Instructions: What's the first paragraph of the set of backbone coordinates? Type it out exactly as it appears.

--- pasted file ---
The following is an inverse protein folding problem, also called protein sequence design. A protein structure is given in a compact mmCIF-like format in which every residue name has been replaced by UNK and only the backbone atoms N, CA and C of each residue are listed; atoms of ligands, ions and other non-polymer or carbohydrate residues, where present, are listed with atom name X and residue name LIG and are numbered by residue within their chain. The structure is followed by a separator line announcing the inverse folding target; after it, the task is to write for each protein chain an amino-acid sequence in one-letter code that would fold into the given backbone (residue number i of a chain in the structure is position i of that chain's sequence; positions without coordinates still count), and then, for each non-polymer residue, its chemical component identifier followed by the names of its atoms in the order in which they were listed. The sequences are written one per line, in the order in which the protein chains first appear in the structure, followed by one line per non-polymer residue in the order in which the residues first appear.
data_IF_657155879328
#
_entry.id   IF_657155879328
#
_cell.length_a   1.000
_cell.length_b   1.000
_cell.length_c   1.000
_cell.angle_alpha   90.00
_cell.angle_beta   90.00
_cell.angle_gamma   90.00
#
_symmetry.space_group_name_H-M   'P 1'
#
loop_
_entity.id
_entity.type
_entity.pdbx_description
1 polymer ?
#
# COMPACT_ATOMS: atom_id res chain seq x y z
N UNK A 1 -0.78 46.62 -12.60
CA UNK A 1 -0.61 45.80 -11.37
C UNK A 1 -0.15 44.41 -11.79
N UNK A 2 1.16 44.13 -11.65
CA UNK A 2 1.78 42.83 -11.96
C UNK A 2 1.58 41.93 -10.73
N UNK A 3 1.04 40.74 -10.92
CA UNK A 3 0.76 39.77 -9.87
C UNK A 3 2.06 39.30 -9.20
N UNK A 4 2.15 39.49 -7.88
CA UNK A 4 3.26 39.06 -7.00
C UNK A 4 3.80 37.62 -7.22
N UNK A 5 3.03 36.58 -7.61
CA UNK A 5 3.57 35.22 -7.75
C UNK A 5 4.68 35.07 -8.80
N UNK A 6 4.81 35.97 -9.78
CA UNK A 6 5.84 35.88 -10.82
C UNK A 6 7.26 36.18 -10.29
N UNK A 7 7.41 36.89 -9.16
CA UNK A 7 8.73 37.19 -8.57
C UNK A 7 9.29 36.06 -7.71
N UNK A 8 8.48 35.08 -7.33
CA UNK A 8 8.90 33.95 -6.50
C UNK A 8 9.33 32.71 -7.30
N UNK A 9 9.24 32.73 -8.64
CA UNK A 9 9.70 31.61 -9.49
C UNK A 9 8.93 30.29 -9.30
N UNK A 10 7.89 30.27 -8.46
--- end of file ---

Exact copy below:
The following is an inverse protein folding problem, also called protein sequence design. A protein structure is given in a compact mmCIF-like format in which every residue name has been replaced by UNK and only the backbone atoms N, CA and C of each residue are listed; atoms of ligands, ions and other non-polymer or carbohydrate residues, where present, are listed with atom name X and residue name LIG and are numbered by residue within their chain. The structure is followed by a separator line announcing the inverse folding target; after it, the task is to write for each protein chain an amino-acid sequence in one-letter code that would fold into the given backbone (residue number i of a chain in the structure is position i of that chain's sequence; positions without coordinates still count), and then, for each non-polymer residue, its chemical component identifier followed by the names of its atoms in the order in which they were listed. The sequences are written one per line, in the order in which the protein chains first appear in the structure, followed by one line per non-polymer residue in the order in which the residues first appear.